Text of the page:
If you've not taken the plunge yet, you might want to consider doing so. Previously in this Monday morning thoughts series I wrote about what makes a good blog post, and also what writing such a post does for the author - see "Monday morning thoughts: a good blog post".

But I thought it might be useful to give some tips that are worth considering, and that might persuade you to take the plunge and write your first post.

  1. Express yourself: Everyone has a voice, everyone has something to say, some experience to share. As I mentioned in the earlier post, and amplified by chris.paine in the comments, find your own voice. This will make it easier to compose what you have to say, because you're not trying to be someone else.

  2. Be original: This is related to "Express yourself", but has a greater focus on content. Avoid regurgitating content that exists already. That doesn't mean avoiding subjects that others have covered -- while there's only a limited number of subjects, there's a much greater number of angles and experiences. If you're going to write about something, make sure the piece adds some value.

  3. Allay your fears: You may have an element of trepidation if you're about to write your first post. That's not unexpected. But remember that everyone has to start somewhere, with the first step. Remember also that you're writing your own journal, your own articles. Yes, if you write them on the SAP Community they have to have some relation to SAP and follow the rules of engagement, but that's about it. The first two tips here should help you remember that you're constructing a narrative with your own voice, which is grouped in a blog -- a collection of content -- for easy consumption. Mine, for example is here: https://people.sap.com/dj.adams.sap#content (and also here: https://people.sap.com/dj.adams#content as I switched users when I joined SAP). It's also here: http://pipetree.com/qmacro/blog/ and here: http://langram.org and some other places scattered over the Web.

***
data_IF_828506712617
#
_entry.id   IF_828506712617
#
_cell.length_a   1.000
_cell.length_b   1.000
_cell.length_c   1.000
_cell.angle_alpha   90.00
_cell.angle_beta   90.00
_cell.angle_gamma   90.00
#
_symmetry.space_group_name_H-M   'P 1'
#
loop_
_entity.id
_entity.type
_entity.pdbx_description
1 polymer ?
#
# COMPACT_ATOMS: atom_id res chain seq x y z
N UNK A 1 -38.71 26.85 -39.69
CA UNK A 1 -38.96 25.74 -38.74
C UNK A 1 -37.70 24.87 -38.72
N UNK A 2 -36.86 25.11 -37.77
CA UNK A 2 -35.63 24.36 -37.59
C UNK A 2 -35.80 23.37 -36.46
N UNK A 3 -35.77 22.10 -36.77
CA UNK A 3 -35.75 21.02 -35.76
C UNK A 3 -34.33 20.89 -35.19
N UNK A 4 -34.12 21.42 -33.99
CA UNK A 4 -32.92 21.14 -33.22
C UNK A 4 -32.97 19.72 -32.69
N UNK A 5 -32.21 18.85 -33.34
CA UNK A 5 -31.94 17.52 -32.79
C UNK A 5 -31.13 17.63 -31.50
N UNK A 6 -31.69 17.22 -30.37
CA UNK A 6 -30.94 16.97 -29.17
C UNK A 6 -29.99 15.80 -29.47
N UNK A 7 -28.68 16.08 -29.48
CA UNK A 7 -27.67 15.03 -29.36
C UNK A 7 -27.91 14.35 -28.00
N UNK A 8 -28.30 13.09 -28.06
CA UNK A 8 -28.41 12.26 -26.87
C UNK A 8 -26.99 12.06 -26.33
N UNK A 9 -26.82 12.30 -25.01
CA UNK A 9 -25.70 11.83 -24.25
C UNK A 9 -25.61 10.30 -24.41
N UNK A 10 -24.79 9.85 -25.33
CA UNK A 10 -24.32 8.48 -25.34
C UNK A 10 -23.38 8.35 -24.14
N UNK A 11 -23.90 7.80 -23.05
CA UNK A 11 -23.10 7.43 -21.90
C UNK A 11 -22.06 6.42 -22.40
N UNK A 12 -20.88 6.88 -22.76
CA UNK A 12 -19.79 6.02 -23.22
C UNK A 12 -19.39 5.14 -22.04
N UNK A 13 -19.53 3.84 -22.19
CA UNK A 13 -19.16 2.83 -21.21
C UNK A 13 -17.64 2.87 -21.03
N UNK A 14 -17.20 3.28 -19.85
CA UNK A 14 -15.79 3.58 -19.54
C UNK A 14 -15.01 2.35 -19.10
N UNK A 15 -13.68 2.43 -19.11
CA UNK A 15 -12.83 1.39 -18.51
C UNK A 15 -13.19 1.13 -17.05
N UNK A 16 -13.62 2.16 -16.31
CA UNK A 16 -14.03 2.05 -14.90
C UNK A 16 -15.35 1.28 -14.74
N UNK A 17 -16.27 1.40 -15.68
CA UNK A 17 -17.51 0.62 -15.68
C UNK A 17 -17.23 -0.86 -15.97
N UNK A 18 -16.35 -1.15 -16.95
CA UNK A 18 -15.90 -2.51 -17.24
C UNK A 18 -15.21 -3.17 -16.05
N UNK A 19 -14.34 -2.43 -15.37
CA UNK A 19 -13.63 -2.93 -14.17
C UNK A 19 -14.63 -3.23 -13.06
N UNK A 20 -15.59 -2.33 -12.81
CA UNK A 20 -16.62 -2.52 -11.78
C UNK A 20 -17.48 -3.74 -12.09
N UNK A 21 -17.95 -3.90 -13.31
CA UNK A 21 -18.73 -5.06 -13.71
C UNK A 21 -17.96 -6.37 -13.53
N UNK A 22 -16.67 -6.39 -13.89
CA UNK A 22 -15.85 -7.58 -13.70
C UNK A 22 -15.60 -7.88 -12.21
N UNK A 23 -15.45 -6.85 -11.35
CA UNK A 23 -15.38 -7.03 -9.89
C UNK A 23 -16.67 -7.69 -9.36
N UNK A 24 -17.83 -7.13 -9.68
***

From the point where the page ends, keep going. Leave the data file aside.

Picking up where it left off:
4. Listen to the moderators: If you're just starting out, the moderators will get to look at your post before it's published. That's so they can guide you and suggest adjustments before publication. They're not trying to make it difficult, rather, they want to help you create good content. They won't necessarily police the content itself - the community as a whole is great at doing that, through the comments system (which makes the conversations so much richer).

  5. Solicit feedback: One technique I see some folks using is to write a draft post and ask friends to review it. Even great writers such as Paul Graham do this - it's not a sign of weakness, it's a sign of strength. So if you get the chance, and have the inclination, share your post content with colleagues and ask for their feedback.

  6. Go for it: If you're a member of this SAP Community and are reading this, chances are that you have experience in certain areas of SAP. Use that experience as a basis for your writing. If you're not inspired that way, have a look at content that's already out there - whether that's blog post content, Q&A content or even SAP TechEd replays - and write down your thoughts. If nothing else, the process will help you organise those thoughts in your head. As a wonderful bonus, those same thoughts may inspire others, teaching them something or at the very least, pointing them to some interesting content that they may have otherwise not come across.


Go for it

I'd like to end this post by reiterating the last tip. Go for it. A journey into blogging starts with a single step - that first blog post. Find your voice and start writing.


This post was brought to you by Pact Coffee's Asomuprisma, the zen-like serenity of this Chrome OS device, and unusually stiff legs from my run earlier this morning.


Read more posts in this series here: Monday morning thoughts.


Update 05 Nov: oddss has published a nice post "Hello World! Three Easy Ways to Get Started with SAP Community" which is a useful resource for beginners and fits well into the context of this post.